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    Consumer Product Safety Law
       
     
    ***Special Bulletin***


    Consumer Product Safety Commission Regains Full Authority; Companies Recall Millions of Toys Made in China; Agency Steps Up Enforcement

    President Bush signed legislation on August 3, 2007, allowing the U.S. Consumer Product Safety Commission (“CPSC”) to regain its full authority to oversee the safety of thousands of consumer products.  The CPSC has had a vacancy for about a year since the resignation of Chairman Harold (“Hal”) Stratton and has lacked the requisite three-member quorum to officially meet and take action, including ordering mandatory recalls, adopting safety rules or assessing civil penalties.  The legislation extends the CPSC’s full authority for a period of six months.

    According to The Washington Post (“Lawmakers Return Clout to Safety Commission,” August 4, 2007, D-2), Senator Mark Pryor (D-Ark.) “pushed the amendment [tacked onto a homeland security bill] to restore the commission’s full power after a spate of product recalls, including several involving imports from China.”  The Post reported Pryor stating that “[w]hat we have here is an agency in distress.”

    Recent recalls involving an unprecedented number of imports from China have received significant attention in the print and broadcast media.  In June RC2 Corp. of Oak Brook, Illinois, recalled about 1.5 million toy trains manufactured in China because of lead paint content.  Last week Mattel recalled over 8 million toys manufactured in China due to either lead paint content or small magnets coming loose from the toys, which could be ingested or aspirated by children. 

    On the litigation front, the CPSC recently announced the filing of United States of America v. Ardisam Inc. alleging that the company located in Cumberland, Wisconsin, failed to timely report information that its hunting tree stands could present a safety hazard to consumers.  The lawsuit, seeking civil penalties of up to $1,650,000 for each alleged violation or series of violations, is being prosecuted by the U.S. Department of Justice, Consumer Litigation Division, on behalf of the CPSC.  Acting Chairman Nancy Nord (a President Bush appointee) said that “[t]he law is clear – companies must immediately tell the CPSC about products that could pose a substantial risk or create an unreasonable risk of serious injury or death.” 

    Earlier this year (March 9) the CPSC announced a $975,000 civil penalty settlement with Fisher-Price, resolving allegations that the company was late in notifying the agency that ringed nail fasteners could disengage from a toy.  The settlement order (Fisher Price, Inc. - Settlement Agreement & Order) sets forth the allegations and the company’s response as reported in the Federal Register.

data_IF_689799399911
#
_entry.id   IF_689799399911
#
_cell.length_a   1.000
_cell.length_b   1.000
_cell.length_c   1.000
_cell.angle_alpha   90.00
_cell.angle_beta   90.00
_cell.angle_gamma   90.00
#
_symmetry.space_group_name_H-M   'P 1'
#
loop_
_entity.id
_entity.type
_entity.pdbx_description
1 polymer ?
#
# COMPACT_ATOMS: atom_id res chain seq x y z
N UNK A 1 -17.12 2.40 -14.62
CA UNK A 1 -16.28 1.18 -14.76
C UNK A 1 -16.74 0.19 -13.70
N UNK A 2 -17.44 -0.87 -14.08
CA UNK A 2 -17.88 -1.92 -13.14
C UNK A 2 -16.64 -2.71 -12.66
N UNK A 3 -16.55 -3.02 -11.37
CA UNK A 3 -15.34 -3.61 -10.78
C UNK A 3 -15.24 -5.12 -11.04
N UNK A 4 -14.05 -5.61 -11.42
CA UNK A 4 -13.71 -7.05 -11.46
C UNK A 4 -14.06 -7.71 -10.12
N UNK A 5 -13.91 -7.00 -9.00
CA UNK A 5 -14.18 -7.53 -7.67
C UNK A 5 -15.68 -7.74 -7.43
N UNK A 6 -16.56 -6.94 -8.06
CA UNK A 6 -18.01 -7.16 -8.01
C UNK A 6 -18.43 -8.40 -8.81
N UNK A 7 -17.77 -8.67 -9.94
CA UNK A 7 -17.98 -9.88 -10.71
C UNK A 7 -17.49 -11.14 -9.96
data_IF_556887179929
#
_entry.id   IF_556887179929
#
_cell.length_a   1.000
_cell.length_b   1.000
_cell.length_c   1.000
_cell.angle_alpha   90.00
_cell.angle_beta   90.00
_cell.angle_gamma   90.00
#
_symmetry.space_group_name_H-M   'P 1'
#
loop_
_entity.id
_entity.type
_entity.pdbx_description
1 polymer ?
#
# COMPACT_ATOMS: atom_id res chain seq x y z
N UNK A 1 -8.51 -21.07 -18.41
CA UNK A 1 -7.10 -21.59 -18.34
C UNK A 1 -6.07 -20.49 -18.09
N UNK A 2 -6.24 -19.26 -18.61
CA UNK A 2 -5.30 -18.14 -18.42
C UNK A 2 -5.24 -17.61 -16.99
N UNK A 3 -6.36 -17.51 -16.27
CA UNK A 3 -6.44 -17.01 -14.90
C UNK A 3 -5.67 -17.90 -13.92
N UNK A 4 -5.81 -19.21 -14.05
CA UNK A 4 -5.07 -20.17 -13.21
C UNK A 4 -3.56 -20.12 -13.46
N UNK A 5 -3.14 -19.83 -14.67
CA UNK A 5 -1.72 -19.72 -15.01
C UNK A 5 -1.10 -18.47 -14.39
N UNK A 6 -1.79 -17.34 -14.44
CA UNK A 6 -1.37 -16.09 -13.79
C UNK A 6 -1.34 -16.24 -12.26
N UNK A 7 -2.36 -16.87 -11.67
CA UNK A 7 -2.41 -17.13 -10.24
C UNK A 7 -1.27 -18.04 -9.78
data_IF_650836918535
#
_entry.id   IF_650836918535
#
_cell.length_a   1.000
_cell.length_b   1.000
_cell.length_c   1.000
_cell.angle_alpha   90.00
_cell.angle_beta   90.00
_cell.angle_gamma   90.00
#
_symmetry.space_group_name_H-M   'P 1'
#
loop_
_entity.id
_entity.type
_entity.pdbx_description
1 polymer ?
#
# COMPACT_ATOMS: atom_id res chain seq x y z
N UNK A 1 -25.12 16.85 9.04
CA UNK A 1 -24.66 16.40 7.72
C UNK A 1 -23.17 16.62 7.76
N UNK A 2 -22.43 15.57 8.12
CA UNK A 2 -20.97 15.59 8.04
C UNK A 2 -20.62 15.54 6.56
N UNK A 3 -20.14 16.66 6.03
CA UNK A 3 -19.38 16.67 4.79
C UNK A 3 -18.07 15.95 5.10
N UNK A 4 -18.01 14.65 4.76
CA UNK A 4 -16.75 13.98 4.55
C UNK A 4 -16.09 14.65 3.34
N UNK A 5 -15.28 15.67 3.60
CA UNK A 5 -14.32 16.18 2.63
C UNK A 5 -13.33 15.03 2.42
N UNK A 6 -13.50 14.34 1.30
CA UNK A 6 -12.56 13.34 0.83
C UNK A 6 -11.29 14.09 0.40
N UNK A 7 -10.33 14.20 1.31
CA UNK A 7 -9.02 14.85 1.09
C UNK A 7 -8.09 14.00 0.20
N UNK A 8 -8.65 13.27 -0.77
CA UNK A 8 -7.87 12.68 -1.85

The legislated authority, colossal recalls, prosecution of a federal case for penalties and announcement of a civil penalty just shy of $1 million have substantially heightened the profile – and perhaps scrutiny – of the agency, which seldom finds itself in front-page reports of the nation’s leading newspapers. 

    In this environment it bears repeating that Section 15(b) of the Consumer Product Safety Act requires manufacturers, importers and retailers to notify the CPSC “immediately” upon receiving information that “reasonably supports the conclusion” that a product (a) “contains a defect which could create a substantial product hazard” or (b) “creates an unreasonable risk of serious injury or death.”  Manufacturers, retailers, distributors and importers subject to the CPSC’s jurisdiction could face civil penalties of up to $1.8 million if the CPSC concludes that the company did not notify the agency of a potential safety issue or did not do so in a timely fashion.

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    Consumer Product Safety Practice Group

    Kerrie Campbell
    202.585.6526

    Christopher A. Cole
    202.585.6524

    Elise Dang
    212.790.4613

    R. Bruce Dickson
    202.585.6522

    Stanley W. Levy
    310.312.4379

    Amy Terry Sheehan
    212.790.4548

    Svetlana Walker
    202.585.6533

    Ivan Wasserman
    202.585.6529

    Michael White
    202.585.6518

    Advertising, Marketing & Media Group

    Danny Andrews
    310.312.4206

    Michael Barkow
    212.790.4590

    Lauren Reiter Brody
    212.790.4518

    Kim S. Brown
    212.790.4503

    Alan M. Brunswick
    310.312.4213

    Kerrie Campbell
    202.585.6526

    Gregory A. Clarick
    212.790.4525

    Christopher A. Cole
    202.585.6524

    George A. Cooke
    212.790.4538

     Elise Dang
    212.790.4613

    Jennifer Deitch Lavie
    212.790.4595

    R. Bruce Dickson
    202.585.6522

    Jeffrey S. Edelstein
    212.790.4533

    Gene R. Elerding
    310.312.4158

    Tamar Feder
    310.312.4161

    Clayton S. Friedman
    714.338.2704

    Seth A. Gold
    310.312.4371

    Linda A. Goldstein
    212.790.4544

    William M. Heberer
    212.790.4566

    Susan E. Hollander
    650.812.1344

    Angela C. Hurdle
    212.790.4574

    Felix H. Kent
    212.790.4588

    Christopher T. Koegel
    202.585.6563

    Charulata B. Pagar
    310.312.4155

    Kimo Peluso
    212.790.4570

    Jill M. Pietrini
    310.312.4325

    Lindsay M. Schoen
    212.790.4504

    Brad W. Seiling
    310.312.4234

    Amy Terry Sheehan
    212.790.4548

    Lauren Tang
    714.338.2706

    Carly Van Orman
    202.585.6539

    Svetlana Walker
    202.585.6533

    Kathrin A. Wanner
    310.312.4178

    Charles E. Washburn, Jr.
    310.312.4372

    Ivan Wasserman
    202.585.6529